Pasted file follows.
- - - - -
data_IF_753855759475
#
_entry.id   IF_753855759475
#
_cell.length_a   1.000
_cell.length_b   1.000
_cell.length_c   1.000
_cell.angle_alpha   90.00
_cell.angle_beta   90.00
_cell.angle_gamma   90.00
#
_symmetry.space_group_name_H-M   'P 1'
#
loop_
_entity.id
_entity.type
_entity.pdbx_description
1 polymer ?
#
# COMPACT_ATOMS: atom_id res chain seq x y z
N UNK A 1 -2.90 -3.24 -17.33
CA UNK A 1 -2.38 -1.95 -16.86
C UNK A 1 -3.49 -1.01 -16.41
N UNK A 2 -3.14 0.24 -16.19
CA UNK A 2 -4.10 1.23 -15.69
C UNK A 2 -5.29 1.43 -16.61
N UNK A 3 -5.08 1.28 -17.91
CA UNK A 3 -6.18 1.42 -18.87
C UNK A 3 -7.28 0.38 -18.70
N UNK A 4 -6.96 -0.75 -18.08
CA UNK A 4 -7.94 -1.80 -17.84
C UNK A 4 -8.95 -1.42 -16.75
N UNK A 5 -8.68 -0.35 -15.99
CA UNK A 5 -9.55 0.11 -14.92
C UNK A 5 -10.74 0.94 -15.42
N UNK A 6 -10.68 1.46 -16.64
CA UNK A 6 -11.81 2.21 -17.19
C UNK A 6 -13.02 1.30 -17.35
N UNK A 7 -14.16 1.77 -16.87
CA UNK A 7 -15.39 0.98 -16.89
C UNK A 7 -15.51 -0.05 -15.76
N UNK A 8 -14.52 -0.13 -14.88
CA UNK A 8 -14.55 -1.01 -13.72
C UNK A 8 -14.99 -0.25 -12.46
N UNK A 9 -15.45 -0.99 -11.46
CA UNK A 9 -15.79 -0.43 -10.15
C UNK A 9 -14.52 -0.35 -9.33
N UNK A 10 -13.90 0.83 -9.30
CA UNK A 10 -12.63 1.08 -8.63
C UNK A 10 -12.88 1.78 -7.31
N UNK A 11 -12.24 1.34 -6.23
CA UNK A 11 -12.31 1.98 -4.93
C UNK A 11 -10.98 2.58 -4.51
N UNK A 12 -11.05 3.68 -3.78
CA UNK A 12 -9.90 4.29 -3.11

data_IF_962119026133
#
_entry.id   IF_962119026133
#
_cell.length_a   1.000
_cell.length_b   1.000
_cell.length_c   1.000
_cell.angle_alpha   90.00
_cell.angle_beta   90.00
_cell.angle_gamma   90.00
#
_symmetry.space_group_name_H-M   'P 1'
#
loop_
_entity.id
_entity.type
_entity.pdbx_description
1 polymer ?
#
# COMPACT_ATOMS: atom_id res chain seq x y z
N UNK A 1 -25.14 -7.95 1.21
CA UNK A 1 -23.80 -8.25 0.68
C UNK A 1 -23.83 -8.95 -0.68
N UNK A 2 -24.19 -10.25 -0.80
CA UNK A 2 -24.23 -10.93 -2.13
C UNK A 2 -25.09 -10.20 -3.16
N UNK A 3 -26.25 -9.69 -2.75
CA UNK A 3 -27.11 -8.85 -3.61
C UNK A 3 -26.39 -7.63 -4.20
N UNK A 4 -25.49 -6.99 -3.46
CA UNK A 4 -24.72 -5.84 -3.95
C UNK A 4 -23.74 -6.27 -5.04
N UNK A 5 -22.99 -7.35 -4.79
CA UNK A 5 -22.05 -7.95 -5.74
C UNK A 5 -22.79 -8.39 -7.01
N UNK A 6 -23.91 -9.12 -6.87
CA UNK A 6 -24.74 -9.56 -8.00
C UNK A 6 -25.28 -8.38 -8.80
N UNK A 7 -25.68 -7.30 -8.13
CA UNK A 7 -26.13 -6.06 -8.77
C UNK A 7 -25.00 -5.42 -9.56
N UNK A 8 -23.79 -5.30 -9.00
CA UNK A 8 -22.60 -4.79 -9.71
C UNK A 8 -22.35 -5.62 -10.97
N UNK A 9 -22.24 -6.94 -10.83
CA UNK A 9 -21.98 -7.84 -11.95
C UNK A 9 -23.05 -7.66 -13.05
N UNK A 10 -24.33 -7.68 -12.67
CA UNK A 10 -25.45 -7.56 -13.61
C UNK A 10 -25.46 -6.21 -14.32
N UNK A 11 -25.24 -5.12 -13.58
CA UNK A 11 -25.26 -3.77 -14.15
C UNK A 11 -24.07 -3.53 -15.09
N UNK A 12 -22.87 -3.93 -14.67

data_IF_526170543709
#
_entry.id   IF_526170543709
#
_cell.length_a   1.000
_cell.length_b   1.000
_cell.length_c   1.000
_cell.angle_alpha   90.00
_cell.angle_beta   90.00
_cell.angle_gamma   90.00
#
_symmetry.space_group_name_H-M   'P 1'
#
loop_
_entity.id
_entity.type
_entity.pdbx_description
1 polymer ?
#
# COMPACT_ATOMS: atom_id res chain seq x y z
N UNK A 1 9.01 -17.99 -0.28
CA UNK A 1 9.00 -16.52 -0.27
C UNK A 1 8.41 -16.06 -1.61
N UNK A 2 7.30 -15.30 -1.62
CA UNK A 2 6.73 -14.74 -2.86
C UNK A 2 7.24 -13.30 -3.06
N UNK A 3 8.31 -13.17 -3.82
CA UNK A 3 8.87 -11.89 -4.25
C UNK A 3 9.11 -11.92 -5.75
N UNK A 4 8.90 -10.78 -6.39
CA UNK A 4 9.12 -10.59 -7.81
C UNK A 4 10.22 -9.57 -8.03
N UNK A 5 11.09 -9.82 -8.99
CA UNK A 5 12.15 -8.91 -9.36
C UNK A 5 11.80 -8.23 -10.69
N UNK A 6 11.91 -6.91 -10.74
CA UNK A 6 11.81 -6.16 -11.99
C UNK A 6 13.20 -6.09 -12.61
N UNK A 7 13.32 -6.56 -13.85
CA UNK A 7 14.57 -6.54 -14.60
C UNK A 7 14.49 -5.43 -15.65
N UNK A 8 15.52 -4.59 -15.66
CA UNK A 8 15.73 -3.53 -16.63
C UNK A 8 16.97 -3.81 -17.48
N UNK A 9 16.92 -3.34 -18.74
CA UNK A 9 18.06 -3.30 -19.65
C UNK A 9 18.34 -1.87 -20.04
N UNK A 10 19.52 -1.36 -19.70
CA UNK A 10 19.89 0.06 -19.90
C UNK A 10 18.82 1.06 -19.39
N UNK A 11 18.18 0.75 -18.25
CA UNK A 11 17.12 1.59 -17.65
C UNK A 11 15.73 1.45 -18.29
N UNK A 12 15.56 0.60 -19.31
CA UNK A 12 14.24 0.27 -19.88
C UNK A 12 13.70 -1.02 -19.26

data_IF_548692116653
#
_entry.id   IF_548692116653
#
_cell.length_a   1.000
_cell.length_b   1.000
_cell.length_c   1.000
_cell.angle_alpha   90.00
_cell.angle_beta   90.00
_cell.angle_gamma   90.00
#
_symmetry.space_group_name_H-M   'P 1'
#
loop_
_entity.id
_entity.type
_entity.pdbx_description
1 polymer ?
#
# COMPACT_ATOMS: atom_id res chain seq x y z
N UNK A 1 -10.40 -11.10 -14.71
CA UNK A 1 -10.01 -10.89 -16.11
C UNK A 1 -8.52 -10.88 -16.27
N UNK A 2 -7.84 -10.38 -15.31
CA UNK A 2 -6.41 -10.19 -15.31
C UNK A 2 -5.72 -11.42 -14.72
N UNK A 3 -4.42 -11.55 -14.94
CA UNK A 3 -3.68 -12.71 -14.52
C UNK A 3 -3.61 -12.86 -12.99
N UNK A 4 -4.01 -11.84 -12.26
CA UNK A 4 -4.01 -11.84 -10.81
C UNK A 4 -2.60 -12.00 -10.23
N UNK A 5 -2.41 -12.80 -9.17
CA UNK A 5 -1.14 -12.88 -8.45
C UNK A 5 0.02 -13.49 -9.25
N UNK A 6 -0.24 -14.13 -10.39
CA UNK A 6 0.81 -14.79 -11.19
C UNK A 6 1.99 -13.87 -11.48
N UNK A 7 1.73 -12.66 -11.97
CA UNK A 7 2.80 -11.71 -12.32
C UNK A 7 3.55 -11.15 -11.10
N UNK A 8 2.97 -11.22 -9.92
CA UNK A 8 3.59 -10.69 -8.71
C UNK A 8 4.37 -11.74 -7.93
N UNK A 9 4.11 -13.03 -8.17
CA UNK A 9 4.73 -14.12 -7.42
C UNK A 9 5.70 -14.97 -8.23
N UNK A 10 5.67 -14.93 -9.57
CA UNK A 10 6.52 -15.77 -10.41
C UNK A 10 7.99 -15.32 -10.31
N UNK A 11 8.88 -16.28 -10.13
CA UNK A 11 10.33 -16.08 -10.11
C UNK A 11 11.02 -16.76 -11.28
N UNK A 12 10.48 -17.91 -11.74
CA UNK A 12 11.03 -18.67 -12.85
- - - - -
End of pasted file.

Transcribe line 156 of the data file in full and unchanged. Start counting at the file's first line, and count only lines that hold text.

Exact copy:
C UNK A 9 18.34 -1.87 -20.04